In a synchronous stream cipher a stream of pseudo-random digits is generated independently of the plaintext and ciphertext messages, and then combined with the plaintext (to encrypt) or the ciphertext (to decrypt). In the most common form, binary digits are used (bitBit
A bit is the basic unit of information in computing and telecommunications; it is the amount of information stored by a digital device or other physical system that exists in one of two possible distinct states...
s), and the keystream is combined with the plaintext using the exclusive or operation (XOR). This is termed a binary additive stream cipher.
In a synchronous stream cipher, the sender and receiver must be exactly in step for decryption to be successful. If digits are added or removed from the message during transmission, synchronisation is lost. To restore synchronisation, various offsets can be tried systematically to obtain the correct decryption. Another approach is to tag the ciphertext with markers at regular points in the output.
If, however, a digit is corrupted in transmission, rather than added or lost, only a single digit in the plaintext is affected and the error does not propagate to other parts of the message. This property is useful when the transmission error rate is high; however, it makes it less likely the error would be detected without further mechanisms. Moreover, because of this property, synchronous stream ciphers are very susceptible to active attacks — if an attacker can change a digit in the ciphertext, he might be able to make predictable changes to the corresponding plaintext bit; for example, flipping a bit in the ciphertext causes the same bit to be flipped in the plaintext.
Self-synchronizing stream ciphers
Another approach uses several of the previous N ciphertext digits to compute the keystream. Such schemes are known as self-synchronizing stream ciphers, asynchronous stream ciphers or ciphertext autokey (CTAK). The idea of self-synchronization was patented in 1946, and has the advantage that the receiver will automatically synchronise with the keystream generator after receiving N ciphertext digits, making it easier to recover if digits are dropped or added to the message stream. Single-digit errors are limited in their effect, affecting only up to N plaintext digits.An example of a self-synchronising stream cipher is a block cipher in cipher feedback (CFB) mode
Block cipher modes of operation
In cryptography, modes of operation is the procedure of enabling the repeated and secure use of a block cipher under a single key.A block cipher by itself allows encryption only of a single data block of the cipher's block length. When targeting a variable-length message, the data must first be...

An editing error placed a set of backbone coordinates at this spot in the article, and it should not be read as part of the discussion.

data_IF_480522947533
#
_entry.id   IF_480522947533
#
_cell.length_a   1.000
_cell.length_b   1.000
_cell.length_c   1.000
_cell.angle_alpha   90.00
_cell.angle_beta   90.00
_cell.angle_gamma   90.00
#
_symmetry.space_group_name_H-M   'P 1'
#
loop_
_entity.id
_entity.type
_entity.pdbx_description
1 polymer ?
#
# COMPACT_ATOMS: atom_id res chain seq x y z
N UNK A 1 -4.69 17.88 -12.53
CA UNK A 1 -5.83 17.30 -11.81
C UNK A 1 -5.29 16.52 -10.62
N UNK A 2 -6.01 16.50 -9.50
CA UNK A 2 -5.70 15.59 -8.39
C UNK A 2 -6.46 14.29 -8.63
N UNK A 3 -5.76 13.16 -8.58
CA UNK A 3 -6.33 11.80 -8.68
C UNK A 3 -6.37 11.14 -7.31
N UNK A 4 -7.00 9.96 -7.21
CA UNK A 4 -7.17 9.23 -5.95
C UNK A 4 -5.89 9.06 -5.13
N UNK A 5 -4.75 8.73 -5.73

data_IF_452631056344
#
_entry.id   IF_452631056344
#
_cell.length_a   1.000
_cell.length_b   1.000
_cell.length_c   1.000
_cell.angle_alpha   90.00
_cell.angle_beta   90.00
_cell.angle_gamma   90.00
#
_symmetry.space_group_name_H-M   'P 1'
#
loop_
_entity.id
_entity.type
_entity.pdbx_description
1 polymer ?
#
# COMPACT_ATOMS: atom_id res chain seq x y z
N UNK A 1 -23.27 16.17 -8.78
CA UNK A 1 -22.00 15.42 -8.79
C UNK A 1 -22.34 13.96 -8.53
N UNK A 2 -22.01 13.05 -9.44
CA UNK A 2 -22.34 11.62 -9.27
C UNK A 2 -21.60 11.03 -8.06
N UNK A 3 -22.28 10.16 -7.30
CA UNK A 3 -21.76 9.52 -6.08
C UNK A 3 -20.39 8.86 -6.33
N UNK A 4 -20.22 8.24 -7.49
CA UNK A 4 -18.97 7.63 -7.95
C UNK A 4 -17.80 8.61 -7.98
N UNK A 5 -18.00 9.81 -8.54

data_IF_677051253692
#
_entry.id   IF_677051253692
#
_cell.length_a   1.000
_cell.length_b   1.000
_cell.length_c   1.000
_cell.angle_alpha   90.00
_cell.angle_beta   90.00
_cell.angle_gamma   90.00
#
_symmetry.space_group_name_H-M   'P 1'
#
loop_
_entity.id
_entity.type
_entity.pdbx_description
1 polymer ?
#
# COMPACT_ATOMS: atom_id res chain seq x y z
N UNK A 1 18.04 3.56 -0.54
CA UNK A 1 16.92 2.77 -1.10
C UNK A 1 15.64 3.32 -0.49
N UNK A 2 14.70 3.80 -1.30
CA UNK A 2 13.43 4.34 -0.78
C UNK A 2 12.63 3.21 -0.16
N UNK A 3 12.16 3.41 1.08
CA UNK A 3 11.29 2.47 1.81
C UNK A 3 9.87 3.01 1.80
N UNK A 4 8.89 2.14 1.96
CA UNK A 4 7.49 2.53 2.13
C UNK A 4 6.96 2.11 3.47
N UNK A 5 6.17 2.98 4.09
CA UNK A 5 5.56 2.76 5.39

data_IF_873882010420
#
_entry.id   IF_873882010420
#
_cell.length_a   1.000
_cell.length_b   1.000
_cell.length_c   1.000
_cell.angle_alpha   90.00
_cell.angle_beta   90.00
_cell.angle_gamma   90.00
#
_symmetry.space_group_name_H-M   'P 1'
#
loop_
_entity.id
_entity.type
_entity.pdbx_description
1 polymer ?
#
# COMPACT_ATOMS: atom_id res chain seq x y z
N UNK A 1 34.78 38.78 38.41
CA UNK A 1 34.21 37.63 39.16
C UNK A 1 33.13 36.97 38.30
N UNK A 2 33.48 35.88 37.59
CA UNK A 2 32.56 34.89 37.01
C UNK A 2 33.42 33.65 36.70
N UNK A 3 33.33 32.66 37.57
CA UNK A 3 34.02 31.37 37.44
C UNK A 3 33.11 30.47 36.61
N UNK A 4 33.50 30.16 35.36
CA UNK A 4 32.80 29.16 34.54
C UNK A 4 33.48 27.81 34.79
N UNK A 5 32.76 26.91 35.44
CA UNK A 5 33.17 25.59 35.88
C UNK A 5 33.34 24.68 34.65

.
Linear feedback shift register-based stream ciphers
Binary stream ciphers are often constructed using linear feedback shift registerLinear feedback shift register
A linear feedback shift register is a shift register whose input bit is a linear function of its previous state.The most commonly used linear function of single bits is XOR...
s (LFSRs) because they can be easily implemented in hardware
Hardware
Hardware is a general term for equipment such as keys, locks, hinges, latches, handles, wire, chains, plumbing supplies, tools, utensils, cutlery and machine parts. Household hardware is typically sold in hardware stores....
and can be readily analysed mathematically. The use of LFSRs on their own, however, is insufficient to provide good security. Various schemes have been proposed to increase the security of LFSRs.
Non-linear combining functions
Because LFSRs are inherently linear, one technique for removing the linearity is to feed the outputs of several parallel LFSRs into a non-linear Boolean function to form a combination generator. Various properties of such a combining function are critical for ensuring the security of the resultant scheme, for example, in order to avoid correlation attackCorrelation attack
In cryptography, correlation attacks are a class of known plaintext attacks for breaking stream ciphers whose keystream is generated by combining the output of several linear feedback shift registers using a Boolean function...
s.
Clock-controlled generators
Normally LFSRs are stepped regularly. One approach to introducing non-linearity is to have the LFSR clocked irregularly, controlled by the output of a second LFSR. Such generators include the stop-and-go generator, the alternating step generatorAlternating step generator